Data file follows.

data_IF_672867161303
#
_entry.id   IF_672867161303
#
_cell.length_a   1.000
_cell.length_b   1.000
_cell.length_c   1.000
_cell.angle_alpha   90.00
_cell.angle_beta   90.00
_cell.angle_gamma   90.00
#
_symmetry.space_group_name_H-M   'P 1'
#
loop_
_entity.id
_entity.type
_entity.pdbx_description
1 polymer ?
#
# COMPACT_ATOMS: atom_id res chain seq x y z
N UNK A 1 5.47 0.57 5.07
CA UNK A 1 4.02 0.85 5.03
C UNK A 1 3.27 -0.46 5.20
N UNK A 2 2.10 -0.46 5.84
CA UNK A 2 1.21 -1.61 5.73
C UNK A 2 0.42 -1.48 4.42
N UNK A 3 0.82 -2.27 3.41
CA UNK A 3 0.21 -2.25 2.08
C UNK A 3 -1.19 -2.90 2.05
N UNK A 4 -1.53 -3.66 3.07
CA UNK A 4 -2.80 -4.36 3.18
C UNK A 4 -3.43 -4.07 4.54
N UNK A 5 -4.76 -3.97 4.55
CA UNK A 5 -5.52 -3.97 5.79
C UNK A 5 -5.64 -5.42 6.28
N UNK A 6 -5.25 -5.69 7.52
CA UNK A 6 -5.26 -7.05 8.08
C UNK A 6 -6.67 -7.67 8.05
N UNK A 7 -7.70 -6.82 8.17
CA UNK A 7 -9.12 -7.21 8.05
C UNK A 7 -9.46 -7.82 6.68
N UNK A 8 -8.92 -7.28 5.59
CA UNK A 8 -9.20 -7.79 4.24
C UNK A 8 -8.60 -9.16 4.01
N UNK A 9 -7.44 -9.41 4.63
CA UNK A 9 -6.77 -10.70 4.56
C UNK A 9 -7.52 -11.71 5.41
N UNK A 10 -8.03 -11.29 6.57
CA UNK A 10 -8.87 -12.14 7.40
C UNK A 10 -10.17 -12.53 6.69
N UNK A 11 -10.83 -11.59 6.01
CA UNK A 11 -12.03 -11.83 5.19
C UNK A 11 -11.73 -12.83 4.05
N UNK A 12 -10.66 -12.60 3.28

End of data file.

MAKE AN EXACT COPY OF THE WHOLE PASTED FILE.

data_IF_672867161303
#
_entry.id   IF_672867161303
#
_cell.length_a   1.000
_cell.length_b   1.000
_cell.length_c   1.000
_cell.angle_alpha   90.00
_cell.angle_beta   90.00
_cell.angle_gamma   90.00
#
_symmetry.space_group_name_H-M   'P 1'
#
loop_
_entity.id
_entity.type
_entity.pdbx_description
1 polymer ?
#
# COMPACT_ATOMS: atom_id res chain seq x y z
N UNK A 1 5.47 0.57 5.07
CA UNK A 1 4.02 0.85 5.03
C UNK A 1 3.27 -0.46 5.20
N UNK A 2 2.10 -0.46 5.84
CA UNK A 2 1.21 -1.61 5.73
C UNK A 2 0.42 -1.48 4.42
N UNK A 3 0.82 -2.27 3.41
CA UNK A 3 0.21 -2.25 2.08
C UNK A 3 -1.19 -2.90 2.05
N UNK A 4 -1.53 -3.66 3.07
CA UNK A 4 -2.80 -4.36 3.18
C UNK A 4 -3.43 -4.07 4.54
N UNK A 5 -4.76 -3.97 4.55
CA UNK A 5 -5.52 -3.97 5.79
C UNK A 5 -5.64 -5.42 6.28
N UNK A 6 -5.25 -5.69 7.52
CA UNK A 6 -5.26 -7.05 8.08
C UNK A 6 -6.67 -7.67 8.05
N UNK A 7 -7.70 -6.82 8.17
CA UNK A 7 -9.12 -7.21 8.05
C UNK A 7 -9.46 -7.82 6.68
N UNK A 8 -8.92 -7.28 5.59
CA UNK A 8 -9.20 -7.79 4.24
C UNK A 8 -8.60 -9.16 4.01
N UNK A 9 -7.44 -9.41 4.63
CA UNK A 9 -6.77 -10.70 4.56
C UNK A 9 -7.52 -11.71 5.41
N UNK A 10 -8.03 -11.29 6.57
CA UNK A 10 -8.87 -12.14 7.40
C UNK A 10 -10.17 -12.53 6.69
N UNK A 11 -10.83 -11.59 6.01
CA UNK A 11 -12.03 -11.83 5.19
C UNK A 11 -11.73 -12.83 4.05
N UNK A 12 -10.66 -12.60 3.28